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Re: [ba-unrev-talk] Young people less impressed by lifestyle advertising

Henry,    (01)

Dutch youth may be growing in their critical thinking, but this seems  
not to be happening for the most part  in the USA as far as I can tell 
.  Though at the moment I could only offer anecdotal support, I seem to 
remember some American studies suggesting that, generally speaking, 
American  youth  is not doing much critical thinking, not instructed in 
it, nor caring to do it. The reason, as I see it, is that American youth 
continues to be "educated"  to consumerism, which includes the attitudes 
and politics requisite for "success" within the American economic system 
(increasing dominated by the values of the Republican Party, global 
corporations, neo-con capitalist thought, etc-- in short, the values of 
"the right.").    (02)

But, I mean to quickly add, that I do not believe that this is just an 
"American problem." The deeper, shall we say, world-historic 
problematic,  seems to be what some are calling the advance of a "global 
monetacracy" throughout the world, a very, very few possessing a very, 
very great deal of money and power. In the USA. analysis  of this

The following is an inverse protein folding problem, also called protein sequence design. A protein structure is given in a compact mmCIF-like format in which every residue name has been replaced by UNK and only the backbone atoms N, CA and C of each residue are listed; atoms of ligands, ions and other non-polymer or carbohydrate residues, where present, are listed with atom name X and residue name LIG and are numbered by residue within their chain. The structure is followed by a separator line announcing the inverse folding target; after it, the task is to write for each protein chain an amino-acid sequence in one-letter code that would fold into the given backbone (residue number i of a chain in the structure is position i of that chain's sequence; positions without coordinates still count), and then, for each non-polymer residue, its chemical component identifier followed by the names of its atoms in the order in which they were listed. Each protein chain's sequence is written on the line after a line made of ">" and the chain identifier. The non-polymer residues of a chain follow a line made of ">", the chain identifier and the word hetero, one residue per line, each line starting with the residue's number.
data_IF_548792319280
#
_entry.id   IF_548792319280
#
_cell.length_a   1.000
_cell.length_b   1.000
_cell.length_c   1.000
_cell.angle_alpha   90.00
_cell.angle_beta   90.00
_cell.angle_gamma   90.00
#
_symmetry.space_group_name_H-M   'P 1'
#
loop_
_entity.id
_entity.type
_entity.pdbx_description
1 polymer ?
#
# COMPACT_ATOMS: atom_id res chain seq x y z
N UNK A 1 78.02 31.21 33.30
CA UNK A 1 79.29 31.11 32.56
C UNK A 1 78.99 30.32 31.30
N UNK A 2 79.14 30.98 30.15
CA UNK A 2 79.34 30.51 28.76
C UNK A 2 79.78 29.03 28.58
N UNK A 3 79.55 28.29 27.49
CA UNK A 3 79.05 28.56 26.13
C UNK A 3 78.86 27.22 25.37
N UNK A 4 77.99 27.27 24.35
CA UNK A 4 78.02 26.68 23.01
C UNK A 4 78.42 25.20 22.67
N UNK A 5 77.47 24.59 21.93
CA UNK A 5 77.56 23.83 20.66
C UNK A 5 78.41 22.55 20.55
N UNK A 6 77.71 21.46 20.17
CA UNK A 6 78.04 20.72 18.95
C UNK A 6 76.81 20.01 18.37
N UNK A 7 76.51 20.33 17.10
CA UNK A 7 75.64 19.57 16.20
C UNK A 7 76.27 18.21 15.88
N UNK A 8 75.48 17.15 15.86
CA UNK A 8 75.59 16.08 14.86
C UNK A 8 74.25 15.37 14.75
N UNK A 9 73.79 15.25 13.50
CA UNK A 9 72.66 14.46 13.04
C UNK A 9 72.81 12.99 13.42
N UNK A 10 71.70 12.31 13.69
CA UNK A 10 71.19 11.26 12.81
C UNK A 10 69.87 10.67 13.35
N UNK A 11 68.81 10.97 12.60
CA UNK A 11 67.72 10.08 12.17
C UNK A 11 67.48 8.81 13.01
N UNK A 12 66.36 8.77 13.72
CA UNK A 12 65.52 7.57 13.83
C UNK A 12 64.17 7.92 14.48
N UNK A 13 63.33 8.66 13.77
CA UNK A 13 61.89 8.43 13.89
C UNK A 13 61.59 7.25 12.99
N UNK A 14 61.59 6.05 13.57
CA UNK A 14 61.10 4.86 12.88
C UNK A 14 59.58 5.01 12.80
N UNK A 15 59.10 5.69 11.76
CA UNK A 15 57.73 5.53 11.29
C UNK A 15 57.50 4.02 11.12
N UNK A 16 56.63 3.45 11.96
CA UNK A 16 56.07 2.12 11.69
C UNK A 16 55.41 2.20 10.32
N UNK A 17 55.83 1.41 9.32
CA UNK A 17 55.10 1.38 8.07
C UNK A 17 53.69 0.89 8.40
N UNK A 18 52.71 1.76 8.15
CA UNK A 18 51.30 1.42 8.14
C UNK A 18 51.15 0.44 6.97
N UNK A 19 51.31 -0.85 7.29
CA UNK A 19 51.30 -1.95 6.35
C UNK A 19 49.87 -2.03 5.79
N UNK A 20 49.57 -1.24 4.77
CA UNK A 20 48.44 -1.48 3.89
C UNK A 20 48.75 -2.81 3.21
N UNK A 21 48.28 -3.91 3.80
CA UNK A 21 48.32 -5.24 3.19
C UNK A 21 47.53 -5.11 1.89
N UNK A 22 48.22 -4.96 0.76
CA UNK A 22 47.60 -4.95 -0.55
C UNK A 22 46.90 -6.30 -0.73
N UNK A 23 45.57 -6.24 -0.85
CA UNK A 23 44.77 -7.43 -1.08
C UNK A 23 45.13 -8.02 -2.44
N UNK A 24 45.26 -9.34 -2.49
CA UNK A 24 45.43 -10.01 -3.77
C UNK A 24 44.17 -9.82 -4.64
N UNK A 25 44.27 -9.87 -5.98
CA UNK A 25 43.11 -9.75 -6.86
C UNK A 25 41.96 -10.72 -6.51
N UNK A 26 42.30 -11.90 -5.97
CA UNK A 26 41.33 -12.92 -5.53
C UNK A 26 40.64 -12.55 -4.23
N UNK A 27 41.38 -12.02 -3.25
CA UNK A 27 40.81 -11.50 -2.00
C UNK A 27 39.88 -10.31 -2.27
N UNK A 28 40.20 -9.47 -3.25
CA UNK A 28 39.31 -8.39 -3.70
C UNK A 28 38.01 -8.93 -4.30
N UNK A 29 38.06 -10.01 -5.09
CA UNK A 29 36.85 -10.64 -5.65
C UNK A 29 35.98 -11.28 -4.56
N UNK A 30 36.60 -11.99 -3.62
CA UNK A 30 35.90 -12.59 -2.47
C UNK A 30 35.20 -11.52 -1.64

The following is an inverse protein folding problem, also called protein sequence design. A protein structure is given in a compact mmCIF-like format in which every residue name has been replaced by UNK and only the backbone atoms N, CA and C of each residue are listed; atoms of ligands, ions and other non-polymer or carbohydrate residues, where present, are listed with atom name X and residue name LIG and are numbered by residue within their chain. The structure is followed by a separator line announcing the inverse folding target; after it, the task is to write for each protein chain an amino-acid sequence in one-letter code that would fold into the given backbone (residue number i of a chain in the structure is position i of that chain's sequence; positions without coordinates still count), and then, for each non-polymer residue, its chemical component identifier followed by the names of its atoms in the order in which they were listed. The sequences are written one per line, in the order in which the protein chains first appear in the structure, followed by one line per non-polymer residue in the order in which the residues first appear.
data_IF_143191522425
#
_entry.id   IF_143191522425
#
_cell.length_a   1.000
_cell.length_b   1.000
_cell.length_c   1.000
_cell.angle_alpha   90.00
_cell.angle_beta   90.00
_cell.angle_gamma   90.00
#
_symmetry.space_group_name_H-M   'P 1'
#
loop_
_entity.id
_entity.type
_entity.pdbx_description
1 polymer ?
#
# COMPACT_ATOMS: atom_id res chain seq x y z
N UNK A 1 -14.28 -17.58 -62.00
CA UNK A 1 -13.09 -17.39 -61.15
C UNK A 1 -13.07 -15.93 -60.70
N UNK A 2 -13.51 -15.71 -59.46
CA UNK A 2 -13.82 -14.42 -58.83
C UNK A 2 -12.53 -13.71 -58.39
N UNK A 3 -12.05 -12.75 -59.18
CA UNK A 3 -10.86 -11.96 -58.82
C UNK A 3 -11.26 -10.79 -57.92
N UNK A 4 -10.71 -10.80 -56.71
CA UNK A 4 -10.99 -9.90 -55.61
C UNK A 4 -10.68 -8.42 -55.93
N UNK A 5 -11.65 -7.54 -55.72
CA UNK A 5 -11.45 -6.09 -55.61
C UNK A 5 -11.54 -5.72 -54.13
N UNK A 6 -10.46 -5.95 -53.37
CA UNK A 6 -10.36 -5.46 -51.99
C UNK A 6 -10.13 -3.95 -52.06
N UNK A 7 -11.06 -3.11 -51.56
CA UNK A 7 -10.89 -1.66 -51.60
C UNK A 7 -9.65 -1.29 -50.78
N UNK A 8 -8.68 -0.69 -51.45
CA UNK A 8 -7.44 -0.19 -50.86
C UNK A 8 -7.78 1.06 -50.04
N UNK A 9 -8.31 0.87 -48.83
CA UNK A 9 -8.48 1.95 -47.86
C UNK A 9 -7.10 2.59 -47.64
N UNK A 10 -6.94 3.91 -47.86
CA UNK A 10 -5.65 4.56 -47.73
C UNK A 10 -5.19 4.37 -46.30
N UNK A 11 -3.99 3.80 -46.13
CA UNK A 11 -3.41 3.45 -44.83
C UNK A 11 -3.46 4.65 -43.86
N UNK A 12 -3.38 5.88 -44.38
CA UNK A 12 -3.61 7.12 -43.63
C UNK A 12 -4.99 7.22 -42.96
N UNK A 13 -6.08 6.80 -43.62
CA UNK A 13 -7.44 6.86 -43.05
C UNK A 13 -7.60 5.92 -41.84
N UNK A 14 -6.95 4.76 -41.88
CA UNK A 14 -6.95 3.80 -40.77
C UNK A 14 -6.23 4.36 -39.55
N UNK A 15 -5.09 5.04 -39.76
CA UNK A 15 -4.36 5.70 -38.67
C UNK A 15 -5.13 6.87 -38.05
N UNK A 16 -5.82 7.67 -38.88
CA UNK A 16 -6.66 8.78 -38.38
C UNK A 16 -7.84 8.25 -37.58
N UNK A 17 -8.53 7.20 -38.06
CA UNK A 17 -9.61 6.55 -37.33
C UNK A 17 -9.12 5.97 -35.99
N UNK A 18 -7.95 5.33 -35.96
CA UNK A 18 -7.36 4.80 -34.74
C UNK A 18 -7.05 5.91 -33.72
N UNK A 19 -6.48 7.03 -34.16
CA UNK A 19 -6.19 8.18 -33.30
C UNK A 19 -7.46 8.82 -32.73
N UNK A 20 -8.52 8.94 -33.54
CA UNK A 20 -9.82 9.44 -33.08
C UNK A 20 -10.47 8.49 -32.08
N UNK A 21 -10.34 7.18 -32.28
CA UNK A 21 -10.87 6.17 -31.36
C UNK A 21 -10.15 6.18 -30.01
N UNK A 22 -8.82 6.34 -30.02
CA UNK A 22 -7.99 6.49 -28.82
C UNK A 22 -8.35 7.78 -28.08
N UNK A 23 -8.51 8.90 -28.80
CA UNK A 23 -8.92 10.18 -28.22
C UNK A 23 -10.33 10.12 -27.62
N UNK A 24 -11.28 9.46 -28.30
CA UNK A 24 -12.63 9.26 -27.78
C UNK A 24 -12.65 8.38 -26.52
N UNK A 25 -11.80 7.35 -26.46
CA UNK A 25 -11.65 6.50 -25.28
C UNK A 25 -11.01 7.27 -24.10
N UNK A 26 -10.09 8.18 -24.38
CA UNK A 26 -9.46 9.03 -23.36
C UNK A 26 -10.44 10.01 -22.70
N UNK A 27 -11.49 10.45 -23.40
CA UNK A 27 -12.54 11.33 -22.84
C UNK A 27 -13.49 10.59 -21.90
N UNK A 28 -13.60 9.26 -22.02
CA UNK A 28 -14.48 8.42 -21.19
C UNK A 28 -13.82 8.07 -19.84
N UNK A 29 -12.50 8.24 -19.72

monetacracy  this is being considered within the debate going on as to 
what extent the control of the mass media  by huge consortiums with 
conservative agendas constitutes a threat to our very freedom of 
thought, and especially the politico-economic thought of this country.    (03)

So as not to be too completely misunderstood, let me add that I 
fervently believe in the promise of America as a "great nation of 
nations", and especially of the potential of American (including 
immigrant) youth within this highly multi-cultural society. There may be 
a desire by "the powers that be" that it be "dumbed down," but there is 
innate intelligence everywhere to be seen in abundance in American 
youth.. This rich mix, which I'm particularly aware of living in New 
York City,  may yet produce something of inestimable value in the 
resolution of the problematic obstructing  the evolution of consciousness..    (04)

.    (05)

Henry K van Eyken wrote:    (06)

>>From my Dutch newspaper:
>The younger generation is less impressed by lifestyle advertising than
>in the past. Accordingly, big names like Nike, Pepsi, Levi Strauss
>should suffer from diminishing popularity. The 10- to 18-year olds are
>more critical and want to know the who and what of corporations.
>    (07)